Government to raise Hydro rates

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Hey there, time traveller!
This article was published 30/10/2020 (942 days ago), so information in it may no longer be current.

As cases of COVID-19 continue to spike, residents of northeast Winnipeg have a lot on their minds. 
I’ve heard firsthand from many constituents concerned about their worries for the safety of their children at school, the health of their loved ones in personal care homes and about their many, ongoing concerns about their livelihood and making ends meet. Many are still receiving reduced wages, working fewer hours or have lost their jobs. For many, family budgets are already stretched to the max.
Despite this reality, the provincial government recently revealed its plan to raise Manitoba Hydro rates for all Manitobans. The planned increase of almost three per cent will make life more expensive and is set to take effect in December, just before the holiday season and in the middle of a pandemic — a time when people can least afford to pay.
The increase comes at the direction of the premier and cabinet and will bypass the usual Public Utilities Board process. Under law, any rate increase should first be approved by the PUB, which acts as a check on the government’s interference. In 2018, for example, the PUB saved Manitobans $60 million when it rejected Hydro’s call for a 7.9 per cent rate increase. This move to circumvent the PUB is a preview of the Pallister government’s upcoming legislation, which will permanently weaken the board’s powers by allowing rates set by cabinet to become the norm. That means our Hydro bills could get more expensive and Manitobans would have no say over an increase.
This rate increase comes at a time when Hydro is posting healthy profits. Last year, Hydro profited over $100 million and even projects a $51 million profit this year, during a pandemic. But while Hydro is profitable now, recent government directives are threatening that profitability. Last month, we discovered that Hydro was privatizing its majority stake in Teshmont, a profitable subsidiary of Hydro, and meddling from the government has meant ordering the successful Hydro International to stop seeking new projects.
If you have concerns about affordability in Manitoba, please reach out to my office at 204-654-1857 or matt.wiebe@yourmanitoba.ca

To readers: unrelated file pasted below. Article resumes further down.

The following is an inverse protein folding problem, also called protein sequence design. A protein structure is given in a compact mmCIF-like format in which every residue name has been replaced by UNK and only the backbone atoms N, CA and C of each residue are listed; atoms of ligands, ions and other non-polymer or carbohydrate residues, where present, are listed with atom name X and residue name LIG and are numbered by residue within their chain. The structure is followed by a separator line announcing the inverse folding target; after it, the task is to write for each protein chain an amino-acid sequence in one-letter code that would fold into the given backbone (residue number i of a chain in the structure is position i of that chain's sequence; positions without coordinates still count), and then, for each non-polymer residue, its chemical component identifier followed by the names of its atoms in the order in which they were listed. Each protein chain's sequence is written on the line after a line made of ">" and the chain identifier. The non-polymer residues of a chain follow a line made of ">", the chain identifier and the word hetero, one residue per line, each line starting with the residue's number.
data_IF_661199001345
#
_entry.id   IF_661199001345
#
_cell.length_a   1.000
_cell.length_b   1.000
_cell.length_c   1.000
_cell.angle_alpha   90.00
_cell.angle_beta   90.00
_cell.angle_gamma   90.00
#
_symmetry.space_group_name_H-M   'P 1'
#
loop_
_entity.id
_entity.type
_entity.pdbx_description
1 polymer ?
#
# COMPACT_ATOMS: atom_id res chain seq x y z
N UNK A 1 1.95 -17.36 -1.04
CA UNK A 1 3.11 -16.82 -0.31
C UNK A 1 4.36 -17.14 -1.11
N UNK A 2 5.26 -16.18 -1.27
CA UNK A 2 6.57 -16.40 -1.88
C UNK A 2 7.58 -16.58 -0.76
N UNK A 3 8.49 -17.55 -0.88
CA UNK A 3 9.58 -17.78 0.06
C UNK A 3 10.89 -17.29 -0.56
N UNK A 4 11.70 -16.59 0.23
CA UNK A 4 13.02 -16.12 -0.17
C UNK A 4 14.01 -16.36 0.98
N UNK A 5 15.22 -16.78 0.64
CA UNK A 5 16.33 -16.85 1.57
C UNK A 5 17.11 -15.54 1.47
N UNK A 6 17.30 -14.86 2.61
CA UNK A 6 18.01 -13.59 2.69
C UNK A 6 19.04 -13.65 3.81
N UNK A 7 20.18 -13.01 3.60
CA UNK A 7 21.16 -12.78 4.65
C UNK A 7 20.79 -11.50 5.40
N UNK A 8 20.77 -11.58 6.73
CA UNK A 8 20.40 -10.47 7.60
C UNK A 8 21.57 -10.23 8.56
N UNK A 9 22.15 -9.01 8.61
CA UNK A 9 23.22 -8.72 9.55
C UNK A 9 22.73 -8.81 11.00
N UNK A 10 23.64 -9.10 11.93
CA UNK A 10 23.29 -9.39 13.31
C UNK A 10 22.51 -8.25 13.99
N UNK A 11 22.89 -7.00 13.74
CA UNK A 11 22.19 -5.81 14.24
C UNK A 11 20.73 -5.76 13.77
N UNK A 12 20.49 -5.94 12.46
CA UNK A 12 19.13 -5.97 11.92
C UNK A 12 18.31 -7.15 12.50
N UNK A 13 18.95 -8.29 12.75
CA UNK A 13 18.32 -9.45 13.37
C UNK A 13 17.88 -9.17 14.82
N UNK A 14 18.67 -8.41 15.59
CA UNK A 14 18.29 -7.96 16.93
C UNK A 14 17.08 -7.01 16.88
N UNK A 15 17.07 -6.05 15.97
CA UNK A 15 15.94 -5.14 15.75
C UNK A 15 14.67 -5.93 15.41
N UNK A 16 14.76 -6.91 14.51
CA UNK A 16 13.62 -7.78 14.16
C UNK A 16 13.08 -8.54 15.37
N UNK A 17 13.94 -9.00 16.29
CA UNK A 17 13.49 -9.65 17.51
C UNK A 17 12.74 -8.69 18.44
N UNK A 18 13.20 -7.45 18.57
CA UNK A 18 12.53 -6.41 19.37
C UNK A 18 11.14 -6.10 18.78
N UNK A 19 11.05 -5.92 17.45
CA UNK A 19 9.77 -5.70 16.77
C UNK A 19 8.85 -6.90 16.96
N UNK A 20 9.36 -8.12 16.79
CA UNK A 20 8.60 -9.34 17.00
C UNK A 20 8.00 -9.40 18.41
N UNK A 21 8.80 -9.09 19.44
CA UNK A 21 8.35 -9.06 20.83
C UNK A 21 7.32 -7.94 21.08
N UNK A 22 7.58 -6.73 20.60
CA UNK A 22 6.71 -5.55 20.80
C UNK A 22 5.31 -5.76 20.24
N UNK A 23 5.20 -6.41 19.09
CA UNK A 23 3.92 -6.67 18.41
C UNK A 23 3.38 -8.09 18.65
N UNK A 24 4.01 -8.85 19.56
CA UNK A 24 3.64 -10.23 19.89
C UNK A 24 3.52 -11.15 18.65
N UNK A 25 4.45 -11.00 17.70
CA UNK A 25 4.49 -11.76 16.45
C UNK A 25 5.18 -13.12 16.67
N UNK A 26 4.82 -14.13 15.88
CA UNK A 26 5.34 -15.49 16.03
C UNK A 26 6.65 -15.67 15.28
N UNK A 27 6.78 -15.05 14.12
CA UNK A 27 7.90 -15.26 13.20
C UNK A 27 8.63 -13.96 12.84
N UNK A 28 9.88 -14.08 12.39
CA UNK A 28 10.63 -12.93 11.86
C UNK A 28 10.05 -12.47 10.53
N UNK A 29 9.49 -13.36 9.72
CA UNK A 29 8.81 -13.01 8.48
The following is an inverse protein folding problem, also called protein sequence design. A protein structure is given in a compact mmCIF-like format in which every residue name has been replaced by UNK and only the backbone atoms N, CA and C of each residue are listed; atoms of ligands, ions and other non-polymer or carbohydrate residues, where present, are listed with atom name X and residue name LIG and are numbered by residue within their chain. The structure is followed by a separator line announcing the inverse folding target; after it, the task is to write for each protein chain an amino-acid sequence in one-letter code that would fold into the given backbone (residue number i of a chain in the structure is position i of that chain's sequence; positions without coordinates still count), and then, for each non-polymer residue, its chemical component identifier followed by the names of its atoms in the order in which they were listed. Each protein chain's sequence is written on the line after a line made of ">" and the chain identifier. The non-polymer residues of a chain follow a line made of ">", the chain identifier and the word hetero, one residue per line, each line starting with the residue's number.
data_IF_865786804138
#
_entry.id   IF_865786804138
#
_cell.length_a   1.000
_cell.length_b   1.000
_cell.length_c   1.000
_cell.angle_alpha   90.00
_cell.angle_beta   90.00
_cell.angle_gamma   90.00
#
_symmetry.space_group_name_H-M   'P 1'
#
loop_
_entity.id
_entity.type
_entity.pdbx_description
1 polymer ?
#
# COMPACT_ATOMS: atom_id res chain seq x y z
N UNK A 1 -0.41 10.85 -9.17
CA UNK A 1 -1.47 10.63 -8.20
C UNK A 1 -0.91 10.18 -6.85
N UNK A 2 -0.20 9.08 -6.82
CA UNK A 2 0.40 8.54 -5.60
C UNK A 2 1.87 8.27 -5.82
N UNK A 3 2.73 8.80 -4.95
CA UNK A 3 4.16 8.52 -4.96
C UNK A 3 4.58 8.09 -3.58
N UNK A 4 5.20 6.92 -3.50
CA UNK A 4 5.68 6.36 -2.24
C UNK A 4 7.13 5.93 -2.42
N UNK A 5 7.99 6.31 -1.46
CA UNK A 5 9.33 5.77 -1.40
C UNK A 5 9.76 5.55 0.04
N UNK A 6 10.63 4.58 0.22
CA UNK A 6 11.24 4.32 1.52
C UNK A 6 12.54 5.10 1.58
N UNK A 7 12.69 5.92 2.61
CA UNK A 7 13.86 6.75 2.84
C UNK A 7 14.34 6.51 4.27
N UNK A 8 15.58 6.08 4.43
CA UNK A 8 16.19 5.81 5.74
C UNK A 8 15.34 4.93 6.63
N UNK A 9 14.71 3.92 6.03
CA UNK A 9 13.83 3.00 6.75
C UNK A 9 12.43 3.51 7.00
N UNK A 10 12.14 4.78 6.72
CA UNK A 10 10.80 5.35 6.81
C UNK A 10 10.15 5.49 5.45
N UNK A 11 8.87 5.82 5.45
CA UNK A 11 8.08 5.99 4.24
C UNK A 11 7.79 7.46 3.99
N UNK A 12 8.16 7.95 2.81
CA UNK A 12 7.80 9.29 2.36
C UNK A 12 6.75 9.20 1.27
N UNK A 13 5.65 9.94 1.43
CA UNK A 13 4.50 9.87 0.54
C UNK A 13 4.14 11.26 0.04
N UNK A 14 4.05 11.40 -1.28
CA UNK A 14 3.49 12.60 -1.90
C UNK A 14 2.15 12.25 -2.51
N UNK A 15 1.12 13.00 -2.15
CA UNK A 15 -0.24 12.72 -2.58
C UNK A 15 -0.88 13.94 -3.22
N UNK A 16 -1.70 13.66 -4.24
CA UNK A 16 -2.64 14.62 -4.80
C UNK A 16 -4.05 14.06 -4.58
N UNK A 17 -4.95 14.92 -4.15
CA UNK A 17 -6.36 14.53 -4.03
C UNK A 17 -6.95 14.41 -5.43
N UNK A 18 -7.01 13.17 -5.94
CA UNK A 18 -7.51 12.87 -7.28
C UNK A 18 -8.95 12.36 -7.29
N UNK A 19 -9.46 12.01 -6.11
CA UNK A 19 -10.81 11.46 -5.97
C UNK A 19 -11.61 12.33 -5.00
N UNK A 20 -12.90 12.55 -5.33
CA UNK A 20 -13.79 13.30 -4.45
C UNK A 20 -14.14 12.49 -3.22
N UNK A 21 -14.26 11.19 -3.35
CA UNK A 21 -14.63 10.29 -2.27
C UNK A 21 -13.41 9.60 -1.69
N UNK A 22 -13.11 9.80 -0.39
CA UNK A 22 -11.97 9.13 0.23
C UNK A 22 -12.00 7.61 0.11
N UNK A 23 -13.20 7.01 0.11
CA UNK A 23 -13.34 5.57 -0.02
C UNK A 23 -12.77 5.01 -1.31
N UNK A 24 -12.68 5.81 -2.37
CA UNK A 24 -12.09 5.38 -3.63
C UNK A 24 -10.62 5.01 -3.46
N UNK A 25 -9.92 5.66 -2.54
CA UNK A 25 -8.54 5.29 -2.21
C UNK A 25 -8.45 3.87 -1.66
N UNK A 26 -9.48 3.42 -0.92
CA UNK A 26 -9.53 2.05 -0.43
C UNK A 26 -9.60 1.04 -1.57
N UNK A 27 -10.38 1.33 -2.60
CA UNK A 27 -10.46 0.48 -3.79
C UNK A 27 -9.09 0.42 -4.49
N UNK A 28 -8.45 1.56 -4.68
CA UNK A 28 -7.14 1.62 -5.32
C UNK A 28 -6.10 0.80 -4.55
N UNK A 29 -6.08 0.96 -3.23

As cases of COVID-19 continue to spike, residents of northeast Winnipeg have a lot on their minds. 

I’ve heard firsthand from many constituents concerned about their worries for the safety of their children at school, the health of their loved ones in personal care homes and about their many, ongoing concerns about their livelihood and making ends meet. Many are still receiving reduced wages, working fewer hours or have lost their jobs. For many, family budgets are already stretched to the max.

Despite this reality, the provincial government recently revealed its plan to raise Manitoba Hydro rates for all Manitobans. The planned increase of almost three per cent will make life more expensive and is set to take effect in December, just before the holiday season and in the middle of a pandemic — a time when people can least afford to pay.

The increase comes at the direction of the premier and cabinet and will bypass the usual Public Utilities Board process. Under law, any rate increase should first be approved by the PUB, which acts as a check on the government’s interference. In 2018, for example, the PUB saved Manitobans $60 million when it rejected Hydro’s call for a 7.9 per cent rate increase. This move to circumvent the PUB is a preview of the Pallister government’s upcoming legislation, which will permanently weaken the board’s powers by allowing rates set by cabinet to become the norm. That means our Hydro bills could get more expensive and Manitobans would have no say over an increase.

This rate increase comes at a time when Hydro is posting healthy profits. Last year, Hydro profited over $100 million and even projects a $51 million profit this year, during a pandemic. But while Hydro is profitable now, recent government directives are threatening that profitability. Last month, we discovered that Hydro was privatizing its majority stake in Teshmont, a profitable subsidiary of Hydro, and meddling from the government has meant ordering the successful Hydro International to stop seeking new projects.

If you have concerns about affordability in Manitoba, please reach out to my office at 204-654-1857 or matt.wiebe@yourmanitoba.ca

Matt Wiebe

Matt Wiebe
Concordia constituency report

Matt Wiebe is the NDP MLA for Concordia.

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